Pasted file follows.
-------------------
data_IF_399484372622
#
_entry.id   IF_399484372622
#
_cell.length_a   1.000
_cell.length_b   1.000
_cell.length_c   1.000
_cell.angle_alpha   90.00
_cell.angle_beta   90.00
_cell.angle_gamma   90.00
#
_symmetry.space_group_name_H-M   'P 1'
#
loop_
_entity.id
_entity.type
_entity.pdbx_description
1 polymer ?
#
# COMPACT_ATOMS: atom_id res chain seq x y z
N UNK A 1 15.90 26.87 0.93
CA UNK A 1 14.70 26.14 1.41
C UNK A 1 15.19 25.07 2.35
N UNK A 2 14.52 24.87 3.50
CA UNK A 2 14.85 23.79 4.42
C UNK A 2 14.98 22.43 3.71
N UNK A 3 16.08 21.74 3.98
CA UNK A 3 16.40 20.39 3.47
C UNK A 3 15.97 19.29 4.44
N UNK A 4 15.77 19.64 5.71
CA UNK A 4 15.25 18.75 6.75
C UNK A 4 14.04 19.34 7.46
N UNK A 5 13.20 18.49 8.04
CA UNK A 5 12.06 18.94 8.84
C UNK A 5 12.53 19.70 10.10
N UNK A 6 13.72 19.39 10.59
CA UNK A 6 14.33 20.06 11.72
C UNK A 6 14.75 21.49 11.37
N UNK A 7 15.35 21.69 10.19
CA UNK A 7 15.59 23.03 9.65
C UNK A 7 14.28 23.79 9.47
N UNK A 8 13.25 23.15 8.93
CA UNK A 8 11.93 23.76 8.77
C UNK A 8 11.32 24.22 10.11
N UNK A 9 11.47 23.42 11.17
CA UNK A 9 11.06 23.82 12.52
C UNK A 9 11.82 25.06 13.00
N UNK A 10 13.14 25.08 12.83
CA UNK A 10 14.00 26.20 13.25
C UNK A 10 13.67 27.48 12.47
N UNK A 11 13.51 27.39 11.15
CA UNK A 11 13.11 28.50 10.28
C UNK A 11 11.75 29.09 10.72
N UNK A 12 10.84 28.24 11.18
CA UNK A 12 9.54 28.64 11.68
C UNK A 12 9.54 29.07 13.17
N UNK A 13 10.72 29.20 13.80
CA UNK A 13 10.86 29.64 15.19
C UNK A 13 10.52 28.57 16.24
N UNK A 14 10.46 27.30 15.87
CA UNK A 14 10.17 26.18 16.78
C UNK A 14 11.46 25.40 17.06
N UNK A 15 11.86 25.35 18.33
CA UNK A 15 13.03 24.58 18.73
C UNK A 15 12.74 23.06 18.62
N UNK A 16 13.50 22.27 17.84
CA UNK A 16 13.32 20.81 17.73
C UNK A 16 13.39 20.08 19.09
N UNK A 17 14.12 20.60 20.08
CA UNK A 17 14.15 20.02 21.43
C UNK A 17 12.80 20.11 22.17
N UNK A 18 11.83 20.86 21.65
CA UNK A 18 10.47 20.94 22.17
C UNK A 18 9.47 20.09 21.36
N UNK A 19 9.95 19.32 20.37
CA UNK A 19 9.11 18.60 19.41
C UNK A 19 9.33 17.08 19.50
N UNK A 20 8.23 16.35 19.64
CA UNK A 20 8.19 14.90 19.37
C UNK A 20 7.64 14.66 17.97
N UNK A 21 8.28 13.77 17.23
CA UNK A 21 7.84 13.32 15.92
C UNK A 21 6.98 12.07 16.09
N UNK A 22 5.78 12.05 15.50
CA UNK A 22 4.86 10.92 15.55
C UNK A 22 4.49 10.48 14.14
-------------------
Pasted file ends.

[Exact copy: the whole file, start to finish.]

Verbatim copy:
data_IF_399484372622
#
_entry.id   IF_399484372622
#
_cell.length_a   1.000
_cell.length_b   1.000
_cell.length_c   1.000
_cell.angle_alpha   90.00
_cell.angle_beta   90.00
_cell.angle_gamma   90.00
#
_symmetry.space_group_name_H-M   'P 1'
#
loop_
_entity.id
_entity.type
_entity.pdbx_description
1 polymer ?
#
# COMPACT_ATOMS: atom_id res chain seq x y z
N UNK A 1 15.90 26.87 0.93
CA UNK A 1 14.70 26.14 1.41
C UNK A 1 15.19 25.07 2.35
N UNK A 2 14.52 24.87 3.50
CA UNK A 2 14.85 23.79 4.42
C UNK A 2 14.98 22.43 3.71
N UNK A 3 16.08 21.74 3.98
CA UNK A 3 16.40 20.39 3.47
C UNK A 3 15.97 19.29 4.44
N UNK A 4 15.77 19.64 5.71
CA UNK A 4 15.25 18.75 6.75
C UNK A 4 14.04 19.34 7.46
N UNK A 5 13.20 18.49 8.04
CA UNK A 5 12.06 18.94 8.84
C UNK A 5 12.53 19.70 10.10
N UNK A 6 13.72 19.39 10.59
CA UNK A 6 14.33 20.06 11.72
C UNK A 6 14.75 21.49 11.37
N UNK A 7 15.35 21.69 10.19
CA UNK A 7 15.59 23.03 9.65
C UNK A 7 14.28 23.79 9.47
N UNK A 8 13.25 23.15 8.93
CA UNK A 8 11.93 23.76 8.77
C UNK A 8 11.32 24.22 10.11
N UNK A 9 11.47 23.42 11.17
CA UNK A 9 11.06 23.82 12.52
C UNK A 9 11.82 25.06 13.00
N UNK A 10 13.14 25.08 12.83
CA UNK A 10 14.00 26.20 13.25
C UNK A 10 13.67 27.48 12.47
N UNK A 11 13.51 27.39 11.15
CA UNK A 11 13.11 28.50 10.28
C UNK A 11 11.75 29.09 10.72
N UNK A 12 10.84 28.24 11.18
CA UNK A 12 9.54 28.64 11.68
C UNK A 12 9.54 29.07 13.17
N UNK A 13 10.72 29.20 13.80
CA UNK A 13 10.86 29.64 15.19
C UNK A 13 10.52 28.57 16.24
N UNK A 14 10.46 27.30 15.87
CA UNK A 14 10.17 26.18 16.78
C UNK A 14 11.46 25.40 17.06
N UNK A 15 11.86 25.35 18.33
CA UNK A 15 13.03 24.58 18.73
C UNK A 15 12.74 23.06 18.62
N UNK A 16 13.50 22.27 17.84
CA UNK A 16 13.32 20.81 17.73
C UNK A 16 13.39 20.08 19.09
N UNK A 17 14.12 20.60 20.08
CA UNK A 17 14.15 20.02 21.43
C UNK A 17 12.80 20.11 22.17
N UNK A 18 11.83 20.86 21.65
CA UNK A 18 10.47 20.94 22.17
C UNK A 18 9.47 20.09 21.36
N UNK A 19 9.95 19.32 20.37
CA UNK A 19 9.11 18.60 19.41
C UNK A 19 9.33 17.08 19.50
N UNK A 20 8.23 16.35 19.64
CA UNK A 20 8.19 14.90 19.37
C UNK A 20 7.64 14.66 17.97
N UNK A 21 8.28 13.77 17.23
CA UNK A 21 7.84 13.32 15.92
C UNK A 21 6.98 12.07 16.09
N UNK A 22 5.78 12.05 15.50
CA UNK A 22 4.86 10.92 15.55
C UNK A 22 4.49 10.48 14.14